The main treasury office of Mexico was the most important in New Spain, and in one way or another, it was related to all the other Cajas. As the parent Caja, the other treasury offices’ surplus was destined for Mexico, except those on the eastern coast, which sent their small surplus to Veracruz for remittance to Spain or the Caribbean. Even Cajas such as those of Durango and San Luis Potosí, which assumed the responsibility of supplying the presidios of the north at the end of the eighteenth century, sent their surplus to Mexico. The mining treasury offices of Bolaños, Guanajuato, Pachuca, Sombrerete, Zacatecas, and Zimapán were also closely linked to the capital, which provided the main Caja with large sums from mining taxes. Created in the last decades of the eighteenth century and closely linked to the orbit of the capital, the Michoacán, Puebla, and Oaxaca treasure chestes sent significant sums of fiscal income from alcabalas tributes, bulls of the Holy Cross, various royal monopolies, and a large number of other sources. Acapulco and Veracruz, due to their importance as outflows of funds that went from Mexico to the Far East or Spain, also had significant links with the parent company. Thus, although each New Spanish bank had its importance, the relationships between them were equally important in determining the fiscal structure of the Spanish empire in America.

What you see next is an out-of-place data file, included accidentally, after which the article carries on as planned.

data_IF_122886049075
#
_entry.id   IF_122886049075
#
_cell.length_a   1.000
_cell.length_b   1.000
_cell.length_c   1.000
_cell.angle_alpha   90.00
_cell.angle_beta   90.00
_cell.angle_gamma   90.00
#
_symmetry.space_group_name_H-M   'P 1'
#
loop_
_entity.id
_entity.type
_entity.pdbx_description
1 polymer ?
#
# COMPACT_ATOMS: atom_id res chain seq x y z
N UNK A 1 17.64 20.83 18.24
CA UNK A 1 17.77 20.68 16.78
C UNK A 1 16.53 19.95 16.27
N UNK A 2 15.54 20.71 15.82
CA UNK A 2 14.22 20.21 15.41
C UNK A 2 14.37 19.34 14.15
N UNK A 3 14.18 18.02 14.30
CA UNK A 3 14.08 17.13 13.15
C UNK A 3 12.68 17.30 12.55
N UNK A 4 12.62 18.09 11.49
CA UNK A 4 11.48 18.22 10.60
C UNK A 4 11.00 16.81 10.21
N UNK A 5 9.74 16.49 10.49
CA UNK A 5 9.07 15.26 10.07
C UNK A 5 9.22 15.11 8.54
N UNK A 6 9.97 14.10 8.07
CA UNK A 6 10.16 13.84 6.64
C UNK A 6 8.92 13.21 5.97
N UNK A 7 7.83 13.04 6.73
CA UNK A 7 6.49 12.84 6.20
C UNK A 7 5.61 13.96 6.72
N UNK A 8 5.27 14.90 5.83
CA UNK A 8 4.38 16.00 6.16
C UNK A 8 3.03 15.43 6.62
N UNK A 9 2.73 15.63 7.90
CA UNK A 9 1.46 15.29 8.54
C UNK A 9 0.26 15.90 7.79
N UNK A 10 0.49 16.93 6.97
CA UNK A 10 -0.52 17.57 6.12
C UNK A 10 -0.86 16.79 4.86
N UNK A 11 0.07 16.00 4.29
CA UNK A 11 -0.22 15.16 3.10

The cartas-cuentas of the royal treasuries as historical sources.
The accounts kept in the twenty-three royal treasure chestes by royal officials are fundamental for the study of the economy and society of New Spain, particularly after the 1570s and 1580s, when the account summaries adopted a stable organization and structure. 9
Normally, the accountant kept the manual book and the general ledger. In the manual book, he recorded entries and exits daily, regardless of the source of income; in the ledger, he kept accounts by branch or section. For example, the taxes collected were recorded in the general ledger in the field of almojarifazgos. The expenses were recorded in the manual book and in the general ledger in the same way. At the end of the accounting period, the accountant added the entries for each branch and put them in a summary, usually at the end of the general ledger, which listed the aggregated figures for each branch, both on the income and expense side. The existing summaries of the twenty-three treasure chestes in Mexico are in these volumes.10